Amongst the multitude of stylish and elegant houses lining Park Drive was this house: The “Aloes” at No. 56 Park Drive [Lot 24] constructed in January 1911.
This blog and subsequent blogs on houses in this street were supplied by Tennyson Smith Bodill for which I am grateful.
Main picture: Photograph of the “Aloes”
“An Englishman’s Home is his castle”, so the old saying goes. And how true it is. ‘Aloes’ must be the finest stately house in Park Drive built in the English tradition on Lot 24.
This lavish double-storeyed house was designed by Jones & McWilliams, a local firm of architects, who specialised in Art Nouveau architecture.
One of the partners, Victor Thomas Jones worked as architect and interior designer at the fashionable London store, Liberty & Co, for several years. The founder, Sir Arthur Lazenby Liberty, was an important promotor of English Art Nouveau and commissioned prominent artists and architects to do exclusive designs for the store. When Jones arrived in South Africa in 1896, he carried this stylistic influence with him.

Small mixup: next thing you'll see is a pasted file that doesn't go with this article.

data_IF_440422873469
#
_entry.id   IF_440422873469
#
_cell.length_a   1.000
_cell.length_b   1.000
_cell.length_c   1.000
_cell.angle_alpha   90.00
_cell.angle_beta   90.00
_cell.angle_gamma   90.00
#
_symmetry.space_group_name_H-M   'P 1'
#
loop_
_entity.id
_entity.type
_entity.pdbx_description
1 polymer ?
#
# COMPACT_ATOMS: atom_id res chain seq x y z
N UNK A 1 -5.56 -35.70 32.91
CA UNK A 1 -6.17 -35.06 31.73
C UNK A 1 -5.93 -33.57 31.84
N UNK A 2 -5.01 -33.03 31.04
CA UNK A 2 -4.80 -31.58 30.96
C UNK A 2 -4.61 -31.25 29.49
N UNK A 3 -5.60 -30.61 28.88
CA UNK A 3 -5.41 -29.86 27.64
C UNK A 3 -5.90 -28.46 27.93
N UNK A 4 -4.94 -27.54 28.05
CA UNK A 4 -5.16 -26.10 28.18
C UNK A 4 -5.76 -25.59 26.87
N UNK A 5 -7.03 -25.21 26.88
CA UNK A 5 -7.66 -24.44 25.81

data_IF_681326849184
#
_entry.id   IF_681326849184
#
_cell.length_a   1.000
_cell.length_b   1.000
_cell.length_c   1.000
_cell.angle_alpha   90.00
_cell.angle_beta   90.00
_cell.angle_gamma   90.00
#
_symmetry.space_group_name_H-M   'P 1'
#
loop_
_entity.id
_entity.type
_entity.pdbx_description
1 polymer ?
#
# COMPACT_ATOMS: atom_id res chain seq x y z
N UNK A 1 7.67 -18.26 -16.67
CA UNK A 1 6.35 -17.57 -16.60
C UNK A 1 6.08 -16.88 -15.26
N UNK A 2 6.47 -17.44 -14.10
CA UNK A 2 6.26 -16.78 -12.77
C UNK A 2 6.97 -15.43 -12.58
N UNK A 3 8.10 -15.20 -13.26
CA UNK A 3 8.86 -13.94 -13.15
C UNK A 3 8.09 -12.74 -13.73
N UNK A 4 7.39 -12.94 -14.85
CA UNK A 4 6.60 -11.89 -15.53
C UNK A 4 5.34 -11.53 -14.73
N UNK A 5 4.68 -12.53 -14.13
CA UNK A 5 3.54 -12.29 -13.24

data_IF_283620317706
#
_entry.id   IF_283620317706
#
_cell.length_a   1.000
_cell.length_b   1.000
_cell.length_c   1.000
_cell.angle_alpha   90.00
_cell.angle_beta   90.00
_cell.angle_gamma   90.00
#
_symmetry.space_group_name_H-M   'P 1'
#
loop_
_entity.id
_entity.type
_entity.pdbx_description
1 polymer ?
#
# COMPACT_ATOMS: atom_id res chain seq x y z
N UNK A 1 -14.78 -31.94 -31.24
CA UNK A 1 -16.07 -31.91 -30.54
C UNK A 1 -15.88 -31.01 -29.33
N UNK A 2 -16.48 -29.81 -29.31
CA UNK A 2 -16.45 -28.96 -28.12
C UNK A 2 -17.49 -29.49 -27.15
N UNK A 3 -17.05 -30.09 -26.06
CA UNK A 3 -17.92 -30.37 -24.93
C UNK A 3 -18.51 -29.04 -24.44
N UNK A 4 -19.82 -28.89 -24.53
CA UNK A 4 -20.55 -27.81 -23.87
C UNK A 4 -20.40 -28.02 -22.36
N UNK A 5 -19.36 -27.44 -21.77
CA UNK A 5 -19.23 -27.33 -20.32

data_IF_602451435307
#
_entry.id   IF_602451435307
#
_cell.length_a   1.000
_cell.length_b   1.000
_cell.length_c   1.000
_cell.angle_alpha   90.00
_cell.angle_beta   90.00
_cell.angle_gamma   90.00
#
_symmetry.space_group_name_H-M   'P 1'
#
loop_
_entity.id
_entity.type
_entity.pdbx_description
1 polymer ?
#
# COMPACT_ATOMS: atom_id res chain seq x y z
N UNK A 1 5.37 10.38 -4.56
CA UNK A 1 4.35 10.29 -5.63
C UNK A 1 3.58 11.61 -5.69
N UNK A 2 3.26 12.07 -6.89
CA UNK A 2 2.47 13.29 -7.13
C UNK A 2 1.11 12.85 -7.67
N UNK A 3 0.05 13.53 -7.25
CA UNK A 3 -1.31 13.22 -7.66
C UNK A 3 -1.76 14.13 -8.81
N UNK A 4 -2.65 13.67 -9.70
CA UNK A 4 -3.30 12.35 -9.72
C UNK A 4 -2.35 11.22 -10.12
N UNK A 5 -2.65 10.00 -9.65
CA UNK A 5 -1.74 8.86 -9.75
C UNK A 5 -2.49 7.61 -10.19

‘Aloes’ was built in 1911 for Oscar Bracht by R.G. McClelland and its overall simplicity, tapering columns and fretwork balustrading are references to the more fashionable Art Nouveau movement. The house has its original roof, and the walls are finished with a tinted roughcast cement, the aggregates being imported from Scotland.
The gables are Italianate in concept while the chimneys are typical British architecture to accommodate fireplaces installed in almost every room. The interior of the house is Arts and Crafts rendered.
Today ‘Aloes’ belongs to the Harraway family.
The Architecture of Park Drive: An Assessment by Tennyson Smith Bodill